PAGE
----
Dawa at the summit.
When Maya Sherpa, Pasang Lhamu Sherpa, and Dawa Yangzum Sherpa told friends they wanted to climb K2
, the world’s second-highest mountain, many tried to talk them out of it. Although all three had already climbed Mt Everest, K2 was much more dangerous.
The most frequently asked questions were: Why would you want to put your lives at risk? Why do you want to go to Pakistan, aren’t there enough mountains in Nepal?
But, the three were determined. As trekking and climbing guides, they had often heard K2 referred to as ‘the killer mountain’ – one in every four people haven’t come back down alive. Six of the 86 killed on K2 have been Nepalis.
The other reason the three Nepali women wanted to do K2 was because only 18 of the 376 people who have climbed K2 have been female. And theirs would be the first all-women expedition on the mountain.
Despite lack of government support (one common question from officials was “K2? Where is that?”) the team took up the cause of spreading awareness about climate change and in June 2014 headed off to Pakistan. “They told us in our faces we won’t make it past Base Camp,” says Maya Sherpa describing the shabby treatment from officials who have never left their desks in Kathmandu.
The Ministry of Tourism had promised to contribute Rs 500,000 to the K2 expedition which the girls are yet to receive. “Every time we go there, they say they have lost our application,” says Pasang Lhamu Sherpa. “More than the actual climbing, fundraising was more difficult.”
MISSION K2: Dawa Yangzum Sherpa, Maya Sherpa, and Pasang Lhamu Sherpa at the K2 Base Camp.
The group raised most of the required money for the K2 expedition from individual donors, friends, families. The NMA (Nepal Mountaineering Association)
and trekking companies also helped, but the team still owes the expedition company Rs 2 million.
When the women of the Women for Change Expedition unfurled the Nepali double triangle on the 8,611m summit of K2 on the afternoon of 26 July, they also became the first Nepali women on the mountain.
Despite their achievement, the three climbers are finding it difficult to garner support from the government for their next goal: to commemorate the 60th anniversary of the first ascent of Kangchenjunga, the world’s third highest mountain, by climbing it next spring.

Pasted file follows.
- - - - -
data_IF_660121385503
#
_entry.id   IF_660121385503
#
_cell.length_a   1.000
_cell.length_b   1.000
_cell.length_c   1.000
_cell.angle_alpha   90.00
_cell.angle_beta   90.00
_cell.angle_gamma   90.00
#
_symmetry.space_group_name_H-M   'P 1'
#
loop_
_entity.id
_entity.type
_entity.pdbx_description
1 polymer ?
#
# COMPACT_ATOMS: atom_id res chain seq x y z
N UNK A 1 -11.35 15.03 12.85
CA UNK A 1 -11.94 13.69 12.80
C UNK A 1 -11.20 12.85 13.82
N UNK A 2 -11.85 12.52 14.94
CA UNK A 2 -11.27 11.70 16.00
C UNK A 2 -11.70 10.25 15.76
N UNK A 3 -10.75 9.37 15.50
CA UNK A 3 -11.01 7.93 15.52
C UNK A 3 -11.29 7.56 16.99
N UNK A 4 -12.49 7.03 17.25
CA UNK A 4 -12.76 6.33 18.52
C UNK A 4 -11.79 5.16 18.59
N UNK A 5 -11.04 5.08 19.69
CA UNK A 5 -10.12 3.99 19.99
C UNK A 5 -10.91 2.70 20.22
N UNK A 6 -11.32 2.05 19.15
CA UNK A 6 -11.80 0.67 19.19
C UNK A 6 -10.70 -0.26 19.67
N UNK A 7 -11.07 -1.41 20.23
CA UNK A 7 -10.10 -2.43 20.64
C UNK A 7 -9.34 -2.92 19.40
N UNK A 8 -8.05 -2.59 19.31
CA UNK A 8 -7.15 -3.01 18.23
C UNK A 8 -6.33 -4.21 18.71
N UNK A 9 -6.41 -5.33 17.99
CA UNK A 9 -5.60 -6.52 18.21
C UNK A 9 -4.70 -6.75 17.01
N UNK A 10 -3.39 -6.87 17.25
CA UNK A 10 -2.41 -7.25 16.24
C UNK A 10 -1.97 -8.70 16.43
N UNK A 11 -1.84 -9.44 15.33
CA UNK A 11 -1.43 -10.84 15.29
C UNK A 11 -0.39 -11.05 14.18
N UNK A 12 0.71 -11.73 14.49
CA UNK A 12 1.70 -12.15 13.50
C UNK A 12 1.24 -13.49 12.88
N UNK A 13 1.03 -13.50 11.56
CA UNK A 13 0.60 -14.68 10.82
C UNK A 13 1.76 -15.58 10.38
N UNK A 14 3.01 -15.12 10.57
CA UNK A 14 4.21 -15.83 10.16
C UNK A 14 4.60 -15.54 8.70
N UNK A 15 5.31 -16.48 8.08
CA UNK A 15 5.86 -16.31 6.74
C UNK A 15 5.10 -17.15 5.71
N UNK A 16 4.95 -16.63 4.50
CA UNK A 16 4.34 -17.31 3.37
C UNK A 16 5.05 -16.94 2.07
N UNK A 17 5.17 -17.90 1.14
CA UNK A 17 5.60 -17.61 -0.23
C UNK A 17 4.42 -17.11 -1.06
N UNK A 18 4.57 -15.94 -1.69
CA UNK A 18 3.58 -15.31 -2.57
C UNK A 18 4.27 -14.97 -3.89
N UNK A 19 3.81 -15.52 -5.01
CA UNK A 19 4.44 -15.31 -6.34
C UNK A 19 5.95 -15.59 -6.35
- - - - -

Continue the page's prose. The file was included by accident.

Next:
One reason could be that they are women, but the three also do not have right connections in the corridors of power in Kathmandu. All three are self-made climbers who have gained the height they have through sheer hard work. Pasang Lhamu is from Solu Khumbu, but Maya is from Okhaldunga and Dawa is from Dolakha – districts not generally associated with Sherpa people.
“The initial plan was to climb Kangchenjunga straight after K2 but we now realise until and unless the government provides us help, it will be a long wait before we achieve our goal of climbing all three highest peaks in the world,” says Maya.
The women also don’t want to ask their friends, family and associates again, knowing most of them had contributed as much as they could for K2. Going on a personal expedition also means losing out on a season’s earnings for these working guides who are so busy during the climbing season, they rarely meet.
All three are married, Maya has a four-year-old daughter, and all three have full support from their families. However, Dawa says: “On K2 we often wondered how we were going to face each other’s families if one of us didn’t make it through.”
When not working on mountains, the three are involved with the Himalayan Women Welfare Society (HWS) which arranges trekking trips for young Nepalis, and uses the money for health and education for mountain communities.
“Most of the young Nepalis have zero knowledge about their mountains,” says Maya. “We want to focus on tours through which youngsters get to explore Nepal’s mountains.”
The Seven Summits Women’s team
is heading for its expedition to Mt Vinson Massif
in Antarctica this week to become the first all-women group to have climbed all the top seven highest peaks in seven continents.
Team members include Shailee Basnet, Pujan Acharya, Maya Gurung, Asha Kumari Singh, Nimdoma Sherpa, Pema Diki Sherpa, and Chunu Shrestha, who met in 2008 as part of the First Inclusive Women Sagarmatha Expedition. After their successful Everest summit, the women became good friends and kept in touch. In 2009, they started the Everest Women Seven Summits Eco-Action.
“We didn’t want to go back to our normal lives. We wanted to fulfill bigger dreams and inspire people,” Shailee told Nepali Times of the team’s motivation to climb all the top seven highest mountains in the world.
Starting 2010, the team has climbed the six highest peaks in six continents: Mt Kosciuszko in Australia, and Mt Elbrus in Russia in 2010, Mt Kilimanjaro in Tanzania in March, 2013, South America’s Mt Aconcagua in March, 2014, and Mt Denali in Alaska earlier this year.
The story of their journey has now been turned into a film directed by James Giambrone and Russ Pariseau, called Holding up the Sky. The crew followed the team through their Mt Kilimanjaro adventure, where three African women including South African actress Hlubi Mboya (pic) joined the seven summits women team. The film records the team’s preparation for their climb, their trip to the summit of the mountain and their school visits where they give presentations about the inspiring journey.
Holding up the Sky will be screened at this year’s Kathmandu International Mountain Film Festival.
Holding up the Sky
13 December, 3.30PM
Kumari Hall, Kamalpokhari
Ketis on K2, Ayesha Shakya
Conquering the world, Pasang Lhamu, Sherpa Akita
Himalayan Spring, Billi Bierling
All eyes on K2, From the Nepali Press
Kanchenjunga and Makalu, Abha Eli Phoboo
They climbed another mountain, Matt Miller
Denali Nepali Women
Seven women, seven summits, Candice Neo
High five, Nimadoma Sherpa